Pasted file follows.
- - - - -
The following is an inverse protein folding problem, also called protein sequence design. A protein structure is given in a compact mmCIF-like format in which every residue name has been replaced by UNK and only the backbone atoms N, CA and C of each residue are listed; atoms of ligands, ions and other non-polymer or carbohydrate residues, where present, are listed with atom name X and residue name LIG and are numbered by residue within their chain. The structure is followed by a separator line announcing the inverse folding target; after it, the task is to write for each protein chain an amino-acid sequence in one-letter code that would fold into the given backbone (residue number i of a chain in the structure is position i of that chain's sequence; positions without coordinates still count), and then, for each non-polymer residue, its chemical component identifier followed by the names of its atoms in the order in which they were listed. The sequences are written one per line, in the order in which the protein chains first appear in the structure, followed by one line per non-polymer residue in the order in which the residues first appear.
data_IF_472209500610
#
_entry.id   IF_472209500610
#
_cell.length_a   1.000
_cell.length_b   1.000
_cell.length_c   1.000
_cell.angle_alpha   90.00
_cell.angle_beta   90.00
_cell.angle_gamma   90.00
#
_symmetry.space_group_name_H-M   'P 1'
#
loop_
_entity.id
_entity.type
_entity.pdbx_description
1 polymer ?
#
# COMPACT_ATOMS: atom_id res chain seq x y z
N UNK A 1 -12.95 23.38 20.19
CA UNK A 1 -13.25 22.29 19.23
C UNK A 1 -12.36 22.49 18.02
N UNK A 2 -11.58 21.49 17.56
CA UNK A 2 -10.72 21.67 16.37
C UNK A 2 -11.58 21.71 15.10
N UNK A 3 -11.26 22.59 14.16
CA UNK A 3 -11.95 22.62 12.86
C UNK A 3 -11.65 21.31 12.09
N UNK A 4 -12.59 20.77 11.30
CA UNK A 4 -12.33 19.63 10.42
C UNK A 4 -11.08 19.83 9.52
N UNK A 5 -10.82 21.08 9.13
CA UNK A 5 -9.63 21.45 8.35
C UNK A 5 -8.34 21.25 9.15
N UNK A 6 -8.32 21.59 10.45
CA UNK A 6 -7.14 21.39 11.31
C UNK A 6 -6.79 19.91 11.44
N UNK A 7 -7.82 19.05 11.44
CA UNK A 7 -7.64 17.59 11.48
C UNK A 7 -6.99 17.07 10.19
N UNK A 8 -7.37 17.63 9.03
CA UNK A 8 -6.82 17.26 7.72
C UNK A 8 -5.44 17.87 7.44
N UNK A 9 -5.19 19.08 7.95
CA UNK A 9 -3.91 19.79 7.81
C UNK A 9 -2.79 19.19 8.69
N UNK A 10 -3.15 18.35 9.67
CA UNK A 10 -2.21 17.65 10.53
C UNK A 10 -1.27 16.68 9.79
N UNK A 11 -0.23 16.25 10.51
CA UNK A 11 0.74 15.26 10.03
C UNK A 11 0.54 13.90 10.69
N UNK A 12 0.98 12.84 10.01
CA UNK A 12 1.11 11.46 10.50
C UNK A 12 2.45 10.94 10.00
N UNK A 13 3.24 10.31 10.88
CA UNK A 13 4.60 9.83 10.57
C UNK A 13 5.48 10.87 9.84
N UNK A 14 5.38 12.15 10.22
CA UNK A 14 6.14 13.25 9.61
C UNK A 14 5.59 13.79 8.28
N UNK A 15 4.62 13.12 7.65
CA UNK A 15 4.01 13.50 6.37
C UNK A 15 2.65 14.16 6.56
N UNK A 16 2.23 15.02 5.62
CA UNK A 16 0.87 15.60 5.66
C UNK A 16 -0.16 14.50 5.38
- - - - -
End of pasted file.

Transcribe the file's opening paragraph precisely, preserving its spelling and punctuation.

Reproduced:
The following is an inverse protein folding problem, also called protein sequence design. A protein structure is given in a compact mmCIF-like format in which every residue name has been replaced by UNK and only the backbone atoms N, CA and C of each residue are listed; atoms of ligands, ions and other non-polymer or carbohydrate residues, where present, are listed with atom name X and residue name LIG and are numbered by residue within their chain. The structure is followed by a separator line announcing the inverse folding target; after it, the task is to write for each protein chain an amino-acid sequence in one-letter code that would fold into the given backbone (residue number i of a chain in the structure is position i of that chain's sequence; positions without coordinates still count), and then, for each non-polymer residue, its chemical component identifier followed by the names of its atoms in the order in which they were listed. The sequences are written one per line, in the order in which the protein chains first appear in the structure, followed by one line per non-polymer residue in the order in which the residues first appear.